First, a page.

In November 2019, on a complete whim, I took a trip to the redwood forests in Humboldt. I decided I wanted to go at about 2pm on Friday, and by 3pm, I was out of lab, driving 6 hours from Stanford up to Eureka. From there, I drove to the redwood forests and took a short hike on The Miners’ Ridge and James Irvine Loop. I remember the late orange sun shining through the redwoods and the sweat on my brow and the cool ocean breeze and the ferns swaying among the lonely trunks. Most of the old growth redwoods were cut down by people looking for lumber - reasonable people, like you and me - in the shameful name of progress. That night, I stayed in an Airbnb down in Ferndale. It was my host’s first time hosting someone. She was a lovely lady - that next morning, she cooked me delicious toast with some locally produced jam while her children tended the rabbits and chickens and ducks in the backyard. During that breakfast she explained to me how the house was made many years ago in Victorian style out of pure redwood and how grateful she was to finally own a house that she and her family could call home.

And what strikes me the most is the symmetry, not the contrast, in the most personal sense possible - of my ability to cynically rationalize the structure of progress with history and philosophy and data, and of my human experience of growing small stupid plants and of connecting with people around me. I could be optimistic in my rationalization, or pessimistic in my stories, or I could choose normalcy in both, or any other combination.

Right now, a few Arabidopsis thaliana plants are germinating in my room under a small light in a metal wire box I bought off of Amazon. I purchased them because of floral dip protocols - there is a possiblity that I can instantiate a plant engineering pipeline that does not require tissue culture (which is hard), which would be easy for me to scale with Sporenet Lab’s Foundry system to people that could never have hoped to touch plant genetic engineering. I believe if I can pull off making a modular bacterial genome, I can pull off making a modular plant genome - to give humanity the control of the 1 thing that we have always depended on and may always depend on. To me, there is a sense of personal responsibility: if a modular plant, free from IP ownership and constraints on use, has not been created within 2 decades, I am to blame.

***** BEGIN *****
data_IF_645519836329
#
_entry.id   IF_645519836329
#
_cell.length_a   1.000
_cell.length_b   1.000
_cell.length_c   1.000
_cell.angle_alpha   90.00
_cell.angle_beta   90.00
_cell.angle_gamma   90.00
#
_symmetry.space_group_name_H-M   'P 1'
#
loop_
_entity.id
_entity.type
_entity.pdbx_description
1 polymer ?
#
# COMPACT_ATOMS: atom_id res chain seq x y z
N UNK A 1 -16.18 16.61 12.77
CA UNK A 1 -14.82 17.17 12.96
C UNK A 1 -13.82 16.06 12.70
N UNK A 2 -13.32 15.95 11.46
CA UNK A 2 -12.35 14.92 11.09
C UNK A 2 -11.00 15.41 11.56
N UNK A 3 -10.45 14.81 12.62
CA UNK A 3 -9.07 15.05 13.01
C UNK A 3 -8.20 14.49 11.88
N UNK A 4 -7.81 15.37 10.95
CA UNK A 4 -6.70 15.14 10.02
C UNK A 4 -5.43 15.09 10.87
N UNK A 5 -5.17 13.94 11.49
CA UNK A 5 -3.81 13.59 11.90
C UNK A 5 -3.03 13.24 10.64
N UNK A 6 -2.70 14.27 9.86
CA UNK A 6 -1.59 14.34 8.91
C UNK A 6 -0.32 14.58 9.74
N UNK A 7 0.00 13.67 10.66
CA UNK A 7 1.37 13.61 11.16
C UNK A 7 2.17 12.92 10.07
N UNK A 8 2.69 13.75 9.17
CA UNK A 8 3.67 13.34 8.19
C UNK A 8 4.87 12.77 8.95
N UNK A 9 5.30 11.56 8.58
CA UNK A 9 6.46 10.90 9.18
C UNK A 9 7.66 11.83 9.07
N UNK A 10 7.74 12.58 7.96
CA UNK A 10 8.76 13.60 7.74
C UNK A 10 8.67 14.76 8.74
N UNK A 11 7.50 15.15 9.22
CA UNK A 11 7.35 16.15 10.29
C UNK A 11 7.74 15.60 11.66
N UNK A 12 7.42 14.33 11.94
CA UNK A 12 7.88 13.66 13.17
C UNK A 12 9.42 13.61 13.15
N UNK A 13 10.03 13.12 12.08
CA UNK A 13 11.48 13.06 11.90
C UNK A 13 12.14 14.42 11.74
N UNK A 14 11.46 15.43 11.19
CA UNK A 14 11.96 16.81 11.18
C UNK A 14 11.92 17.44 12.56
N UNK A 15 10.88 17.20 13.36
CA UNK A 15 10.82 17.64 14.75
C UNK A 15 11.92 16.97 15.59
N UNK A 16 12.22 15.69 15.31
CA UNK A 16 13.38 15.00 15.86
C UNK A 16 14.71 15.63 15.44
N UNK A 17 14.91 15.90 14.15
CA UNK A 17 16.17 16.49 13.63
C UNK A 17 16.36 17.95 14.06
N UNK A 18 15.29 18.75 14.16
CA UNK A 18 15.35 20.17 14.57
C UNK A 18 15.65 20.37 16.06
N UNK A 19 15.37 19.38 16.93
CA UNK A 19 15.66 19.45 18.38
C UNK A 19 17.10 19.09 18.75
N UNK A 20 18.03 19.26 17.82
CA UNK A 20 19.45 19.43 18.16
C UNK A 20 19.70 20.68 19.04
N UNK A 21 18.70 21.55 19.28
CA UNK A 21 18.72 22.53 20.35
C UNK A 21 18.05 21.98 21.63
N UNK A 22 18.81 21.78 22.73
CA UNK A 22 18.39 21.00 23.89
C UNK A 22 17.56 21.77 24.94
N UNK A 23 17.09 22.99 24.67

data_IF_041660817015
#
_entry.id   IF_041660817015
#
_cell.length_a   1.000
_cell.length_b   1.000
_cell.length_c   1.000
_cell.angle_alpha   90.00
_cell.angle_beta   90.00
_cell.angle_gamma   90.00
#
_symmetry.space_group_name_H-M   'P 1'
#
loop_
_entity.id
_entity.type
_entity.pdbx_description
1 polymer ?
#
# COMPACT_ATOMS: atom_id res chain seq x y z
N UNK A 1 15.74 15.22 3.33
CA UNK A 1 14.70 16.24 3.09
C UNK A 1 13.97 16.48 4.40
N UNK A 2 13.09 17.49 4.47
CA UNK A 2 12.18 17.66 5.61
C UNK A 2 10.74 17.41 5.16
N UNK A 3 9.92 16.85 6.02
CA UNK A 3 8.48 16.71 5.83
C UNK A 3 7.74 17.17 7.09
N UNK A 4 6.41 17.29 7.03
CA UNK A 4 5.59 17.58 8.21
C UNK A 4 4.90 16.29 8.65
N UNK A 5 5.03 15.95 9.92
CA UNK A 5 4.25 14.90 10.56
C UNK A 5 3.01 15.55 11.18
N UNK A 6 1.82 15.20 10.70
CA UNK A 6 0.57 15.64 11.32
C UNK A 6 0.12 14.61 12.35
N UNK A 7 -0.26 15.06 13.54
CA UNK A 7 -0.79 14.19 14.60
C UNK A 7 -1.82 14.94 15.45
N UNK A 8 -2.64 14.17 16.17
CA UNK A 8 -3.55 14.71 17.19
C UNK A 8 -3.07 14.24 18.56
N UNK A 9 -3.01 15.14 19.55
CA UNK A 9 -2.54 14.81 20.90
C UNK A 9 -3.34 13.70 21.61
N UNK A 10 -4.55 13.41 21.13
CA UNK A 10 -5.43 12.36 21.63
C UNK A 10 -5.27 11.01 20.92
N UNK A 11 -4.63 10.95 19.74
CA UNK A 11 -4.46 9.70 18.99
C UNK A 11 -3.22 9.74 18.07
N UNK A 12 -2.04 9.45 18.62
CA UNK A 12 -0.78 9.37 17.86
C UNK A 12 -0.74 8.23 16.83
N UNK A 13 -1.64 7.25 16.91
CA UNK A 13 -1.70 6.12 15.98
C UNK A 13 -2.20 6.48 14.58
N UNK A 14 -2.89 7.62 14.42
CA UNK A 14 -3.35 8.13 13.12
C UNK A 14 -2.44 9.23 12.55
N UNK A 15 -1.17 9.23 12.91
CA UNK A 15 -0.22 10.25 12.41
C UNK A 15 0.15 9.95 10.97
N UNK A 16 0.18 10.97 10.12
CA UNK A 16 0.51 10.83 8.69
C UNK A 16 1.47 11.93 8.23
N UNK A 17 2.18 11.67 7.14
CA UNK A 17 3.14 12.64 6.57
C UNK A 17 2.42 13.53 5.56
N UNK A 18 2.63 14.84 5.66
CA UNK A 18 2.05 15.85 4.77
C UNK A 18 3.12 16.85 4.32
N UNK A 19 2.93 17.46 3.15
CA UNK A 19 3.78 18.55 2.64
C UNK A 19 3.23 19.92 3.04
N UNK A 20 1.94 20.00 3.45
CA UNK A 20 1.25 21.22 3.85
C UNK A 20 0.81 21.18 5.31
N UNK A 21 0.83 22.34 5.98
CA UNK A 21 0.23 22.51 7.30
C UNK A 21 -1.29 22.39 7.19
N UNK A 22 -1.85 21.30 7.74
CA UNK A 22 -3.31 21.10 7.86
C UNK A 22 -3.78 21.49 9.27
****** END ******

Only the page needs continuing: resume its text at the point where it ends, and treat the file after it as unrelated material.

To me, the beauty in what we rationally build is no different than the beauty of the natural world. There are hundreds of well thought out and rational reasons why you might want to engineer plants in pursuit of progress and in pursuit of production. Unfortunately, those brillant ideas are for other people and other investors. I want to engineer plants because I think they are beautiful. Anything more is a rationalization. Although, in the end, is there a difference?

Keoni Gandall

(And from now on, I think I will add a song link to each essay that I use as my muse.)

(Muse) Jonathan Coulton - All This Time